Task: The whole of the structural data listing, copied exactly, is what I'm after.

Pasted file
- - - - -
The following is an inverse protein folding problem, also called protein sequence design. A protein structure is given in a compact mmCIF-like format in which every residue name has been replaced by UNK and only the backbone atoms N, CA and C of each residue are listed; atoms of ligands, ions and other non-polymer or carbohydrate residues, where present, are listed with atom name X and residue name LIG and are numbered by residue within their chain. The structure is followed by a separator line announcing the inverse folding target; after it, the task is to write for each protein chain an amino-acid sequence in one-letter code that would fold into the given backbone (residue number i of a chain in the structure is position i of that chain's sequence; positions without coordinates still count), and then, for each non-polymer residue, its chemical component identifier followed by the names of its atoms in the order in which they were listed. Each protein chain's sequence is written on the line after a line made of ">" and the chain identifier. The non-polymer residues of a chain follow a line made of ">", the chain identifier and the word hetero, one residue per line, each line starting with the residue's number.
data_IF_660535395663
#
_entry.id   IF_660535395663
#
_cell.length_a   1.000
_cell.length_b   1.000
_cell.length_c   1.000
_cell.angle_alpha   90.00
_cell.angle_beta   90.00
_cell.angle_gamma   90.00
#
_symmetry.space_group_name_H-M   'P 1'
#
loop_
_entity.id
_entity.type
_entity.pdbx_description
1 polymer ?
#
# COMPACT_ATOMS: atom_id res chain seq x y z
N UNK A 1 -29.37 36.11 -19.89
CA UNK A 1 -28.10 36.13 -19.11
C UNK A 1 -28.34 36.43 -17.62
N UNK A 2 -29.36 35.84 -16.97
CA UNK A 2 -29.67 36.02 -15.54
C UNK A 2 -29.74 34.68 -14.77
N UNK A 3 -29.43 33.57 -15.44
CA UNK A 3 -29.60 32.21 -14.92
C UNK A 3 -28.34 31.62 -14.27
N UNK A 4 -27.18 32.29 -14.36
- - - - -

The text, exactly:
The following is an inverse protein folding problem, also called protein sequence design. A protein structure is given in a compact mmCIF-like format in which every residue name has been replaced by UNK and only the backbone atoms N, CA and C of each residue are listed; atoms of ligands, ions and other non-polymer or carbohydrate residues, where present, are listed with atom name X and residue name LIG and are numbered by residue within their chain. The structure is followed by a separator line announcing the inverse folding target; after it, the task is to write for each protein chain an amino-acid sequence in one-letter code that would fold into the given backbone (residue number i of a chain in the structure is position i of that chain's sequence; positions without coordinates still count), and then, for each non-polymer residue, its chemical component identifier followed by the names of its atoms in the order in which they were listed. Each protein chain's sequence is written on the line after a line made of ">" and the chain identifier. The non-polymer residues of a chain follow a line made of ">", the chain identifier and the word hetero, one residue per line, each line starting with the residue's number.
data_IF_660535395663
#
_entry.id   IF_660535395663
#
_cell.length_a   1.000
_cell.length_b   1.000
_cell.length_c   1.000
_cell.angle_alpha   90.00
_cell.angle_beta   90.00
_cell.angle_gamma   90.00
#
_symmetry.space_group_name_H-M   'P 1'
#
loop_
_entity.id
_entity.type
_entity.pdbx_description
1 polymer ?
#
# COMPACT_ATOMS: atom_id res chain seq x y z
N UNK A 1 -29.37 36.11 -19.89
CA UNK A 1 -28.10 36.13 -19.11
C UNK A 1 -28.34 36.43 -17.62
N UNK A 2 -29.36 35.84 -16.97
CA UNK A 2 -29.67 36.02 -15.54
C UNK A 2 -29.74 34.68 -14.77
N UNK A 3 -29.43 33.57 -15.44
CA UNK A 3 -29.60 32.21 -14.92
C UNK A 3 -28.34 31.62 -14.27
N UNK A 4 -27.18 32.29 -14.36